You have to expect the unexpected when doing genealogy research and that is what I found. I did a search in and found something in the October 10, 1930 issue of the local paper that I don’t think that my aunt Stella who was almost 14 at the time, my uncle Arnold who was almost 12 or my mother Rosalie who was 8 knew about. It appears that my great grandfather had a filed for separation from Mattie. According to the separation filing in the article I found, that “the defendant (Mattie) has lost all love for him, has treated him in a cruel and abusive manner, and that when angry with him Mattie struck him with an ‘ax, crowbar, clubs, dishes and other instruments.’” (So now I know why when my grandmother Effa would get mad – she would start throwing the dishes – she learned it from her mother.)
JT also stated that “a few year ago defendant joined a religious organization with which she had since been prominent, and has pronounced him ‘unfit and unclean and filled with evil spirits’, and refused to cook his meals or take care of his clothing; that he is 62 years of age and is compelled to work away from his farm to get necessities for himself.  The defendant had for the past 10 or 15 years banked the receipts from milk and eggs, which he thinks is now about $4000, but she will not tell him how much, nor give him access to any of it.” I imagine that things were quite chilly in the Graves household for some time after that but they did remain married.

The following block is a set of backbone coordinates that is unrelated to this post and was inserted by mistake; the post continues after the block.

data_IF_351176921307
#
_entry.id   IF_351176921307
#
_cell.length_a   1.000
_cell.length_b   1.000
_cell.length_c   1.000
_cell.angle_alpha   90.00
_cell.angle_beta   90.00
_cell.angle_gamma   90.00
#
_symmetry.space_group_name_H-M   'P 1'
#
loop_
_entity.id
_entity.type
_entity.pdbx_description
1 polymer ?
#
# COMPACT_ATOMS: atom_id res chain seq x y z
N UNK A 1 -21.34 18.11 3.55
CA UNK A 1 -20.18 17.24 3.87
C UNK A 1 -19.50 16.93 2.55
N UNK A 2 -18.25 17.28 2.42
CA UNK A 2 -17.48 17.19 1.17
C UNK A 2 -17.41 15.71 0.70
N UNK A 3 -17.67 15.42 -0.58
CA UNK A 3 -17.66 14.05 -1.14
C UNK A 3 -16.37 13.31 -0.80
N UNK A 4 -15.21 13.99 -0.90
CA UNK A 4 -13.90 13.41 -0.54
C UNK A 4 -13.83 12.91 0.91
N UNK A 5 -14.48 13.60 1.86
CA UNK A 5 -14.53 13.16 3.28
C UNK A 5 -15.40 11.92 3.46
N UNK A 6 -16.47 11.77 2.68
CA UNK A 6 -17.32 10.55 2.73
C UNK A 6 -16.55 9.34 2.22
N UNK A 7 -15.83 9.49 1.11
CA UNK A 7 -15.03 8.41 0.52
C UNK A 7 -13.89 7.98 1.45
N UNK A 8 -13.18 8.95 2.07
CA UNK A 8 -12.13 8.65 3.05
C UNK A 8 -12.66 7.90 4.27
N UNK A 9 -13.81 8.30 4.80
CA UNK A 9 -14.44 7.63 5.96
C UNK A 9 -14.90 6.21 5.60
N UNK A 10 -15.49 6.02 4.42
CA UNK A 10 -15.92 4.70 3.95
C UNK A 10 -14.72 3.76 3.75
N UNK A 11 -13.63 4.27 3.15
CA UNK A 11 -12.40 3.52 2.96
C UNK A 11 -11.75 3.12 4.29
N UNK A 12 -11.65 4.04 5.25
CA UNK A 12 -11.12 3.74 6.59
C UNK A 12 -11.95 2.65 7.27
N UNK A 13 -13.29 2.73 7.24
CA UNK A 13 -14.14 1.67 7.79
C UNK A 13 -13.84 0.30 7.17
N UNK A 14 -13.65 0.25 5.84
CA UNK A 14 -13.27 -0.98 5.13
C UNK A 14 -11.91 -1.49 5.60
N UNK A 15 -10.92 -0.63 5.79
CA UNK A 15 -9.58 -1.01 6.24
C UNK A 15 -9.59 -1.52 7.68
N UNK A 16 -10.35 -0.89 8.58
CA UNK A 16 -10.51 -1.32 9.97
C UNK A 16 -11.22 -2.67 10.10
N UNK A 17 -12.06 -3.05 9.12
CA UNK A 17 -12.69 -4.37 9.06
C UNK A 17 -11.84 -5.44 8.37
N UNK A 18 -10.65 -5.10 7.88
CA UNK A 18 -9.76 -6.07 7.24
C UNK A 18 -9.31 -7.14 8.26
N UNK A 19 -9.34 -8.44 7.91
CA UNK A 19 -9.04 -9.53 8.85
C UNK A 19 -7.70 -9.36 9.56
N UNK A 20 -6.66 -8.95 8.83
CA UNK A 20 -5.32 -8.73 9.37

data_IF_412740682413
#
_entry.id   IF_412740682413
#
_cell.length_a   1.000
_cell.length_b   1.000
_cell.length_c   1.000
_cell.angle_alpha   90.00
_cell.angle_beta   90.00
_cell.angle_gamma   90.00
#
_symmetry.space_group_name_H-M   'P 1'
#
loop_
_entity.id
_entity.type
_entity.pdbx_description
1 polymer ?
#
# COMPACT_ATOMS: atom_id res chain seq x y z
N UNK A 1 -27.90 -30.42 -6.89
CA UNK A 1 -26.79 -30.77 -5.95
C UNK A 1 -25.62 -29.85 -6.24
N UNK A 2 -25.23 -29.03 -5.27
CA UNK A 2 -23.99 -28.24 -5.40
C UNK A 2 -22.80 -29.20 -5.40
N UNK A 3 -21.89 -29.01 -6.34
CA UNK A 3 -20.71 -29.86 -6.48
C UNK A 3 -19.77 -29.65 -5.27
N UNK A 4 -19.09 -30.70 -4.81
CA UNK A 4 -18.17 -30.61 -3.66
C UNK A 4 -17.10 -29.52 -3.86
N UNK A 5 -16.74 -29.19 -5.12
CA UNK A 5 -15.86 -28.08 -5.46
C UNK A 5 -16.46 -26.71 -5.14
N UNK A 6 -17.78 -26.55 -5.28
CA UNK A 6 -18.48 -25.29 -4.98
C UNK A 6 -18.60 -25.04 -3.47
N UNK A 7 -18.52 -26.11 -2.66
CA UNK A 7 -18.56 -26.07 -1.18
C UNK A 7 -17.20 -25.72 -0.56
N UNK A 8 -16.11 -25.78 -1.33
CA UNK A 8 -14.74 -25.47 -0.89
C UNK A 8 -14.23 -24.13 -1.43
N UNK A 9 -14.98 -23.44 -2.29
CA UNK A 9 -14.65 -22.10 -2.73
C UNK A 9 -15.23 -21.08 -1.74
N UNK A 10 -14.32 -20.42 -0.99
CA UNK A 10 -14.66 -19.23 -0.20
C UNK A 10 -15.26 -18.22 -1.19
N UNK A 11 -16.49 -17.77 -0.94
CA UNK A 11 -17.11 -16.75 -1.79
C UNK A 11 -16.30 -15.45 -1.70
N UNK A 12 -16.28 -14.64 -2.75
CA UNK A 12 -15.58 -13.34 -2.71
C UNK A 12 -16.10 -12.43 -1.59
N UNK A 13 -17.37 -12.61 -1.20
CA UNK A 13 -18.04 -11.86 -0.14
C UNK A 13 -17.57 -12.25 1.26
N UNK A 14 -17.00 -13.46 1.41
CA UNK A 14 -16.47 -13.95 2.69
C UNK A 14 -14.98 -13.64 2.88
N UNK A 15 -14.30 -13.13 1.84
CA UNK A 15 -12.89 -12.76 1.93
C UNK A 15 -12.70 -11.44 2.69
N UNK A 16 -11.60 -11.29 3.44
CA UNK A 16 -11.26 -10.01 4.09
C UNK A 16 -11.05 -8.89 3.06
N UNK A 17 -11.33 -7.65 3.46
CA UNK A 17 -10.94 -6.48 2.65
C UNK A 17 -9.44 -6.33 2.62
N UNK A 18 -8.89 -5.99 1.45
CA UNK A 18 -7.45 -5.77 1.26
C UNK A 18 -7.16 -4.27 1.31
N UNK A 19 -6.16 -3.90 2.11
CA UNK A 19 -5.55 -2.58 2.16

It took me awhile to determine that there were two Mattie Graves in Lewis County born at about the same time – my Mattie M. Graves who lived at Jackson Prairie/South Chehalis area and Mattie N. Graves who lived in Centralia and had been born in Oregon.  Some things just didn’t add up so I just keep looking as many places as I could. It didn’t help that newspapers are notoriously inaccurate at times with names and sometimes it was Mattie K., Mattie V., or Mattie X.

I believe that my Mattie may have also been involved in the W.C.T.U. (the Women’s Christian Temperance Union) from the comment made in JT’s separation filing and because she had seen the evils of drink – up close - during her first marriage and she worried about her baby brother’s soul because he drank wine. She was very, very religious in her later years.